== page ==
Category Archives: Non-Fiction

Inspire Catholic Bible NLT


The Inspire Catholic Bible NLT published by Tyndale is a beautiful addition to their Inspire line. Meant for note taking, journaling, color-coding, and illustrating, the Inspire Bibles are a beautiful addition to any Christian woman’s library. The Inspire Catholic Bible NLT is no exception!

The NLT translation is accessible for even the most inexperienced scriptorian.  The cover is a beautiful, pearlized pink. The Bible has a placemarker (elastic band) and the pages are edged with really pretty flowers and butterflies. Inside, the pages have lines or templates for illustrating on the outside margin.  I just love this Bible! Although I’m not Catholic, my daughter is, so I plan on giving it to her for Christmas (shhh! Don’t tell!)

This would be a great addition to your Christmas list for any Catholic friends (they have protestant versions, as well).

 Inspire Catholic Bible NLT by Tyndale
Inside there are lines on some pages and templates for illustration on others.
The edges are so pretty!
This is a really nice gift for yourself or someone you love!

I received a complementary copy of this Bible in exchange for my honest review.

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Filed under Bibles, Christian, Non-Fiction, women

Unshattered: Overcoming Tragedy and Choosing a Beautiful Life

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Unshattered: Overcoming Tragedy and Choosing a Beautiful Life by Carol Decker (with Stacey Nash) is a great story of encouragement. If you’re struggling with challenges, depression, or adversity you’ll find help for your soul in this book!

Carol was nearly 8 months pregnant when she became ill and went into preterm labor. Her daughter, Safiya, was delivered prematurely and spent time in the NICU, but ultimately was a healthy baby. Carol didn’t fare as well. Ill with pneumonia, she was also septic (where infection triggers chemicals to be released into the body, causing widespread and life-threatening inflammation which cascades into organ failure or even death), and additionally developed DIC (Disseminated Intravascular Coagulation) a clotting disorder which ultimately cost her her legs below the knee, her left forearm, and her right ring finger….and left her blind.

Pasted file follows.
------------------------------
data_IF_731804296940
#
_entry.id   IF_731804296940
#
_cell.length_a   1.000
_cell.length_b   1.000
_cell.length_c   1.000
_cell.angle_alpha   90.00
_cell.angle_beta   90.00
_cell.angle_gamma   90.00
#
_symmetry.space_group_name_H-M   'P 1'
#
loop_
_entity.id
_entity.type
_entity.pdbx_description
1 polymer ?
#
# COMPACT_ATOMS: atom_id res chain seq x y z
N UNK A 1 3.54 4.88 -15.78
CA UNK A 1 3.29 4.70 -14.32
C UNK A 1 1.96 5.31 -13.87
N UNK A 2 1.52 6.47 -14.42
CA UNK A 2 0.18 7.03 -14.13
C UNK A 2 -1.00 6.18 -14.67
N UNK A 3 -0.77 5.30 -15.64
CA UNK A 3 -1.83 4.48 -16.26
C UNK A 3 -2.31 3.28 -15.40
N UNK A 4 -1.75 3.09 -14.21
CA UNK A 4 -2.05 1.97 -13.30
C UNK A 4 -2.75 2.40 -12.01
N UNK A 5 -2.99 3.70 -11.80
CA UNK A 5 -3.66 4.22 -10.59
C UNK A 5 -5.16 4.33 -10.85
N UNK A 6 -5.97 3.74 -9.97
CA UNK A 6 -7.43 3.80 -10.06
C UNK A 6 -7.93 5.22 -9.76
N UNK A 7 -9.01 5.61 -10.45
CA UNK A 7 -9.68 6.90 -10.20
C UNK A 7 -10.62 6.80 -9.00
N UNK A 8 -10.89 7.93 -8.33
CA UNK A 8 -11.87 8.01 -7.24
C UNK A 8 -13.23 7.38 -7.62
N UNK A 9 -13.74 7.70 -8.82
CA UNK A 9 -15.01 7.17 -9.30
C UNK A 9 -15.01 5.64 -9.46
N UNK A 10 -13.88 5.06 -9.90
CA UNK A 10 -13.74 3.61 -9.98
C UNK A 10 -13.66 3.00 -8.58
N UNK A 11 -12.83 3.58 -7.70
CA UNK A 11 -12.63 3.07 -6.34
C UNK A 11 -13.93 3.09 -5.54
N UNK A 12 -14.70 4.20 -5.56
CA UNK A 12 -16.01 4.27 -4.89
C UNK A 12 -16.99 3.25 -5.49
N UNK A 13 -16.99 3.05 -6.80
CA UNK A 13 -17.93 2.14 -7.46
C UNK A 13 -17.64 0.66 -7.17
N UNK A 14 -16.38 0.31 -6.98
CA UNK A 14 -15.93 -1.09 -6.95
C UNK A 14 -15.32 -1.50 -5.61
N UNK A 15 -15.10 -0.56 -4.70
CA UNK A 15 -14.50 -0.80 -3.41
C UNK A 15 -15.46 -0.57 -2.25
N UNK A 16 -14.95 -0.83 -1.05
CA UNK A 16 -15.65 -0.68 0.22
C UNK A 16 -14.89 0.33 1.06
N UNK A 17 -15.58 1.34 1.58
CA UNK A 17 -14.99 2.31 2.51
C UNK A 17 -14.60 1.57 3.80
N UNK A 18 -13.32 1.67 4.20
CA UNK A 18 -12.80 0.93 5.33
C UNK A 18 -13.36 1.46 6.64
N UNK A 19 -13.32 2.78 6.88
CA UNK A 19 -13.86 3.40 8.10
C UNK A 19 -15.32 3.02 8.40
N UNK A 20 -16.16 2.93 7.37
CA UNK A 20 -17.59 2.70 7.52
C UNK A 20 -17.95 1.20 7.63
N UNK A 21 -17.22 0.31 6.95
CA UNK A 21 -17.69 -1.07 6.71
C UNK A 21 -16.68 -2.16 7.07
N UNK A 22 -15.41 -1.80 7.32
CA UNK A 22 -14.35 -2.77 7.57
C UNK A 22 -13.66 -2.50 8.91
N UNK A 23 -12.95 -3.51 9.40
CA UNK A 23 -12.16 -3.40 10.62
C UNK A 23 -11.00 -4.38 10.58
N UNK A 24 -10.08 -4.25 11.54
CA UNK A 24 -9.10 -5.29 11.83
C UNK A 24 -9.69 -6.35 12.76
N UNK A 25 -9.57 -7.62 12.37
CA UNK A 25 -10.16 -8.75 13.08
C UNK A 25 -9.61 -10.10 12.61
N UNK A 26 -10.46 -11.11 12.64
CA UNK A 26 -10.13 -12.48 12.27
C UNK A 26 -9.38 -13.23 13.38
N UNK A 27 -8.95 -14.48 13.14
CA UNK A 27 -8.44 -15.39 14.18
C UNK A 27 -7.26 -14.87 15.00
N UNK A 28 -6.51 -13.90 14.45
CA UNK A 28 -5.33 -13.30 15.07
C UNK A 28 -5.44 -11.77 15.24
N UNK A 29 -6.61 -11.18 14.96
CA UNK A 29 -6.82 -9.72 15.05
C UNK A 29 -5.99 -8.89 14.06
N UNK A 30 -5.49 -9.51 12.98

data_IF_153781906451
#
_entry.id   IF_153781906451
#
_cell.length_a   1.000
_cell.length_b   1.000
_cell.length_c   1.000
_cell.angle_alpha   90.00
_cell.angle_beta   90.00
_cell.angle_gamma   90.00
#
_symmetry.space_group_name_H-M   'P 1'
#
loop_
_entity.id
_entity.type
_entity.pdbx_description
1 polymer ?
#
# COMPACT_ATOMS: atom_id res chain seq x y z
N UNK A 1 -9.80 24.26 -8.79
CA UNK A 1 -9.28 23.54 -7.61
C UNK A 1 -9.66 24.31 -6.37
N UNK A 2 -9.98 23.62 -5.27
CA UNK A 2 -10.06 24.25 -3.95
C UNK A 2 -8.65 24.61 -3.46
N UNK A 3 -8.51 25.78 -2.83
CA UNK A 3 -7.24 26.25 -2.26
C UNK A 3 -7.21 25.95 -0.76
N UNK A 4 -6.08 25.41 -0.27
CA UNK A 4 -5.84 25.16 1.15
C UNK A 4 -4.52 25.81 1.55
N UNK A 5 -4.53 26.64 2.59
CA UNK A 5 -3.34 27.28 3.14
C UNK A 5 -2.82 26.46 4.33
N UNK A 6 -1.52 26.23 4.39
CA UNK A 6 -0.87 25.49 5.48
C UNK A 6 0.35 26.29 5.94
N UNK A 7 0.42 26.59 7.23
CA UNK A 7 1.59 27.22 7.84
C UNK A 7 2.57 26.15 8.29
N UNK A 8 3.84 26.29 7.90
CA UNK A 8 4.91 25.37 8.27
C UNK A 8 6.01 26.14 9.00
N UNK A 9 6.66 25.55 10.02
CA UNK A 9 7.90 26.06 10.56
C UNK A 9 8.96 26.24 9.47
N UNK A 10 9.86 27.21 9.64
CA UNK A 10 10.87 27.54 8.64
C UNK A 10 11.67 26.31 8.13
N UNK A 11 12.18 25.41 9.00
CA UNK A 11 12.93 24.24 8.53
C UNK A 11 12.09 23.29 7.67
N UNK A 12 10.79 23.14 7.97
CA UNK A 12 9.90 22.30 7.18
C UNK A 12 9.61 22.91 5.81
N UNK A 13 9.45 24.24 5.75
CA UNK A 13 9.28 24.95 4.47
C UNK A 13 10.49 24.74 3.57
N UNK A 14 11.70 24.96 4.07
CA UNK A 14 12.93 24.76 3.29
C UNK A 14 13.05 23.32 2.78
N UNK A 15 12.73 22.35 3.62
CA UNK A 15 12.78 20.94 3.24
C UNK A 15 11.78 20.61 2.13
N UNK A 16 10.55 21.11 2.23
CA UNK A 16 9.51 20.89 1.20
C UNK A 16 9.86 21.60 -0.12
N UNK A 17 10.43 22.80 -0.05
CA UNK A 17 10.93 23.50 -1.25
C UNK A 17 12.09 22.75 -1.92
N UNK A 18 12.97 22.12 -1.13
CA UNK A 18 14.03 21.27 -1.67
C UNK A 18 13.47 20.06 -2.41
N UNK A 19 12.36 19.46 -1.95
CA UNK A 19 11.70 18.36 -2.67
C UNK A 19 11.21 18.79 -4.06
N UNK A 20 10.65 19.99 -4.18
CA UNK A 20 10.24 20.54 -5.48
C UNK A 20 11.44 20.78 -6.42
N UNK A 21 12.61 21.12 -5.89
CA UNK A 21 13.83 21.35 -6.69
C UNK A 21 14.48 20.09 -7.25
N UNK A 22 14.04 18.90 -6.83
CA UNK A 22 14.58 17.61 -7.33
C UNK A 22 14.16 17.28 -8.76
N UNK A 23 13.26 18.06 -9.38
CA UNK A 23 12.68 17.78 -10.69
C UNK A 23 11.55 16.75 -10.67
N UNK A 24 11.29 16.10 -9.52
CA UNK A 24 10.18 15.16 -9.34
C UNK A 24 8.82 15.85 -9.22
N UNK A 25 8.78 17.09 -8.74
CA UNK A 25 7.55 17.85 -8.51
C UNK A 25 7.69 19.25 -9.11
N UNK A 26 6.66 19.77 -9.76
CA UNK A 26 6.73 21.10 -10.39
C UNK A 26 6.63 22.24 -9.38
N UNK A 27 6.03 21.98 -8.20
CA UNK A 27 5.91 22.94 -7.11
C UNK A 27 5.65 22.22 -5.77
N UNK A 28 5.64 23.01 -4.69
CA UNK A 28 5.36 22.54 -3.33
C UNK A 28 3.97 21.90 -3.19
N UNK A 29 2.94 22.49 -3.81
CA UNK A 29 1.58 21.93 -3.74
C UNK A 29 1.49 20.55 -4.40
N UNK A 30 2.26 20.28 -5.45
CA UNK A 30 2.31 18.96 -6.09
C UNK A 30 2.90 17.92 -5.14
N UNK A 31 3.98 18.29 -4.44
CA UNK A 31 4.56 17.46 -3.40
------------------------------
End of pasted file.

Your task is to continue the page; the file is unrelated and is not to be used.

After surviving the initial battle with sepsis she was transferred to a burn unit for her skin grafting. Carol endured multiple surgeries, not just for her amputations, but approximately 30% of her body needed skin grafts because of the death of tissues. She was treated as they treat a burn patient, with debriding (removing dead tissue) and dressing changes that were excruciating. Simply laying down caused her extreme pain because one site they took donor skin from was her back. Her physical — and mental — suffering was immense.

Upon arrival at the burn unit, she was told that her trach (breathing tube in an incision in her neck) would have to be capped making it so she couldn’t speak (again depriving her of her one connection to the world around her…remember, she couldn’t see).

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Filed under Autobiography, Christian, disability, Non-Fiction, women

Emergency Doctor

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This book was on my Amazon wishlist and I got it for Christmas. I just got around to reading it this summer, and I fully expected to zip through it, devouring story after story that reminded me of my career in Emergency Medicine. I. Was. Wrong. I had to force myself to keep reading. There was so much back story that I really got bogged down in the biographical, geographical, historical, and medical details (that I already knew). This book would be good if you are a non-insider (for want of a better term) to emergency medicine/medical services.

There were lots of cases mentioned, but few were followed through their entire course of treatment in the Emergency Department (ED – the preferred term for what was previously called the ER or Emergency ROOM). Most of the cases mentioned were just a stepping off point for the history of that disorder, or it’s treatment, or the social implications thereof. Don’t get me wrong, all of those things are interesting and important, but they weren’t what I got this book hoping I would find. Honestly, I wanted to work (vicariously) again.